Monday, August 29, 2016

Trout Brook Nature Sanctuary Small Mammal Survey

Post contributed by Erin Carter, volunteer Restoration Supervisor with Saint Paul Natural Resources:

Natural Resources Technician,
Emily Dunlap, displays a baited trap.
If you were out walking through Trout Brook Nature Sanctuary during the last weekend of July, you may have noticed some small metallic boxes to the side of the path. These are Sherman Traps and are used for capturing live small mammals. 2016 is the third year that Saint Paul Natural Resources has used a grant from REI to conduct a small mammal survey in Trout Brook. For decades, trains ran through what is now Trout Brook Nature Sanctuary. Over the last few years there has been an effort to clean up and restore the natural habitat of the park. One measure of determining the health of the ecosystem is by surveying the animals in the area and seeing whether each year has brought changes to the number or diversity of small mammals in the park.
Volunteers set live mammal
traps on the prairie transect.

On Friday evening, the Natural Resources staff and volunteers gathered at Trout Brook to learn how to set the Sherman Traps. We also set out a few larger traps and track plates. The track plates are baited with peanut butter in the center and the edges are painted with a graphite mixture. Contact paper is placed on the track plate, sticky-side-up, so when an animal walks through the graphite and across the plate you can see the tracks they leave behind. We set the small traps in three different transects of the park: woodland, prairie, and riparian and then baited these small traps with peanut butter and oats. This process was then repeated Saturday, Sunday, and Monday evenings. In the morning, a mammologist from the University of Minnesota, along with several staff and volunteers would open the traps to see what animals we had caught. One year, we unexpectedly caught a flying squirrel! I showed up on Sunday morning with my camera, eager to see what we would find this year.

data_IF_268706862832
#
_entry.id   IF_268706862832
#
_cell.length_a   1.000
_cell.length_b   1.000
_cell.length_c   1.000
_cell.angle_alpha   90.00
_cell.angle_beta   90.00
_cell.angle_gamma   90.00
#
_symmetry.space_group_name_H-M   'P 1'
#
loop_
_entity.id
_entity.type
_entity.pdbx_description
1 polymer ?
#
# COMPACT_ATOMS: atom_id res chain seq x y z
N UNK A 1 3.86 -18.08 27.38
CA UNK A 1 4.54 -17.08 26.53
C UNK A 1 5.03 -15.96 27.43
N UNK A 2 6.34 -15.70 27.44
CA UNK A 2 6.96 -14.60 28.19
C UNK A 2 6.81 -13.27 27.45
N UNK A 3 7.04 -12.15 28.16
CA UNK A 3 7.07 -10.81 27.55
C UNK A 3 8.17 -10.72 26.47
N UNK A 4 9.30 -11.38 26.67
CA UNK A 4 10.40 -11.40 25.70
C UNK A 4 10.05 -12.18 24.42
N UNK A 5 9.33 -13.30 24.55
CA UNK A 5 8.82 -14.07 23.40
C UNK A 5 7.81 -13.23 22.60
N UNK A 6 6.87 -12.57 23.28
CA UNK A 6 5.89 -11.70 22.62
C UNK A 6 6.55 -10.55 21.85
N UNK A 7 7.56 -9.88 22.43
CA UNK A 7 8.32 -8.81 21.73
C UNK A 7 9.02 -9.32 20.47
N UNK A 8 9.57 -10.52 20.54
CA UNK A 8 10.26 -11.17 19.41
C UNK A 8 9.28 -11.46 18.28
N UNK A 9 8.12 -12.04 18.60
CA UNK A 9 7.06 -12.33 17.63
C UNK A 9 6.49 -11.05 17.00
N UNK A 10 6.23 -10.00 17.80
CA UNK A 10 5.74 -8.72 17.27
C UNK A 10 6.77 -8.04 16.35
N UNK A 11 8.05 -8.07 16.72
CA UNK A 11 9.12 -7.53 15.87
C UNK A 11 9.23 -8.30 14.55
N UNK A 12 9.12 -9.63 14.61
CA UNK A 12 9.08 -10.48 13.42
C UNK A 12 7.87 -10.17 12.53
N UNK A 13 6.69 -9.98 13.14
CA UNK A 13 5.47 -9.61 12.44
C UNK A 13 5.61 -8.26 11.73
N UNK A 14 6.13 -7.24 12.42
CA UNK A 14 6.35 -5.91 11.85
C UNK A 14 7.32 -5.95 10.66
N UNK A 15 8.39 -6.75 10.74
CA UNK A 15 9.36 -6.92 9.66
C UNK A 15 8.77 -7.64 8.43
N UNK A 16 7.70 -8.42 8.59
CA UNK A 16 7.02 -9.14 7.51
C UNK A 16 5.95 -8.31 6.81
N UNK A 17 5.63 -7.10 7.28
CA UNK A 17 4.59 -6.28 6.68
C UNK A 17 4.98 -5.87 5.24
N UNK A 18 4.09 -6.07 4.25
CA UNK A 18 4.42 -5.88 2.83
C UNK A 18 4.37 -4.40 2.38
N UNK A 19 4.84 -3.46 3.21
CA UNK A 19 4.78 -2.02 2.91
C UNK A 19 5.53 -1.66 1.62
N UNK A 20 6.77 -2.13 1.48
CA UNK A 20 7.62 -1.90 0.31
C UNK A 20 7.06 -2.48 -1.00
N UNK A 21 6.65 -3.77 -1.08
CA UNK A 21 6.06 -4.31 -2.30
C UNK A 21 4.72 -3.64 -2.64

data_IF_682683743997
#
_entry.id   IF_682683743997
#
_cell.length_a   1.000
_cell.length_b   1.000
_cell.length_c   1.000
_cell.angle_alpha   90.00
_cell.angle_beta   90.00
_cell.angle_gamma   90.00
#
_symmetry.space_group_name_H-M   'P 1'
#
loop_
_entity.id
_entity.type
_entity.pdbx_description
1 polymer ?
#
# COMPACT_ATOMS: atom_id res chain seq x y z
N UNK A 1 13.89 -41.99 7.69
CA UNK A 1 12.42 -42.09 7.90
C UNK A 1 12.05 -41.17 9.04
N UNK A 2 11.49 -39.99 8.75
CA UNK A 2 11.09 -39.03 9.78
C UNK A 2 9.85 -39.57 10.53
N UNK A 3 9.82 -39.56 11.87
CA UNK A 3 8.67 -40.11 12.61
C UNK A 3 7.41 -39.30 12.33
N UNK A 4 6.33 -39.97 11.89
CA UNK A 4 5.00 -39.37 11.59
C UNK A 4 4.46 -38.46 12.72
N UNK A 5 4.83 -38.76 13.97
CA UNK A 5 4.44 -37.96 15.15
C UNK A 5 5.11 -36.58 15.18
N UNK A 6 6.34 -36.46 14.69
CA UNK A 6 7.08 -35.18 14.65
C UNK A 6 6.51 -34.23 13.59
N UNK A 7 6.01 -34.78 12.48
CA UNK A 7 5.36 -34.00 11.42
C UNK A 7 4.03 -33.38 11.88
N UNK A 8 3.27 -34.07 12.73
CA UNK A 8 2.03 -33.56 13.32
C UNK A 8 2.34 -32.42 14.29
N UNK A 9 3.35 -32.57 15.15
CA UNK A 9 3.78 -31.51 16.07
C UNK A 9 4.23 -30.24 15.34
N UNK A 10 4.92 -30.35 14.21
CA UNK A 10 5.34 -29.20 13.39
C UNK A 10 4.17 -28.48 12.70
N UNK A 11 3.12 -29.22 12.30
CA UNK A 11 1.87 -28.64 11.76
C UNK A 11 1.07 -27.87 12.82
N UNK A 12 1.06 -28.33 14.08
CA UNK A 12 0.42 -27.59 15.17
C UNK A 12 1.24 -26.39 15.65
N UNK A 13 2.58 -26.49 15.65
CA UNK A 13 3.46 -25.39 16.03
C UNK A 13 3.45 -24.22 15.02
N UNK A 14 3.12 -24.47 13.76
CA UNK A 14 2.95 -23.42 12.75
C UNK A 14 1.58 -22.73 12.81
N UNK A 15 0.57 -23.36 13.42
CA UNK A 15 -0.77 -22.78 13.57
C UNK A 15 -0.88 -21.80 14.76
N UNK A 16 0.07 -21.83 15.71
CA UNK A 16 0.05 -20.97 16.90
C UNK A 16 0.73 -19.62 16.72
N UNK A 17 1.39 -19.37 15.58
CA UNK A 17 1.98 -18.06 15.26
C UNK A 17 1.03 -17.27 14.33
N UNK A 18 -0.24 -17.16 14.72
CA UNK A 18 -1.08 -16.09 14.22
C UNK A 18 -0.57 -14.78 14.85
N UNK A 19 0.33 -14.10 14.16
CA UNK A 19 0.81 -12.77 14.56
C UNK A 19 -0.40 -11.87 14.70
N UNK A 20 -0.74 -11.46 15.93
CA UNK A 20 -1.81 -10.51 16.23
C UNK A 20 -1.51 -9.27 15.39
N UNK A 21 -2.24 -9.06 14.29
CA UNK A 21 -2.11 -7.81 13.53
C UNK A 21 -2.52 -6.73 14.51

Dakota Rowsey holds up a white-footed mouse.
As Dakota Rowsey from the University of Minnesota opened up trap after trap, I quickly became familiar with the white-footed mouse. Seven of our traps contained these critters which are common throughout much of the state. Two of our traps contained short-tailed shrews, the largest shrew species found in Minnesota. One of our track plates showed evidence that a raccoon and skunk had walked across it, as well as another animal that wasnt as easily identifiable. Perhaps a mink? Im thrilled to have been a part of monitoring the health of this new park and am looking forward to continuing to watch Trout Brook Nature Sanctuary evolve into a welcoming habitat for native plant and animal species as well as Saint Pauls human residents.

Determining which animals crossed the track plate.

Monday, August 22, 2016

Como Park Bluebird Trail: Final Update 2016

Post contributed by Sharon, volunteer bluebird trail monitor: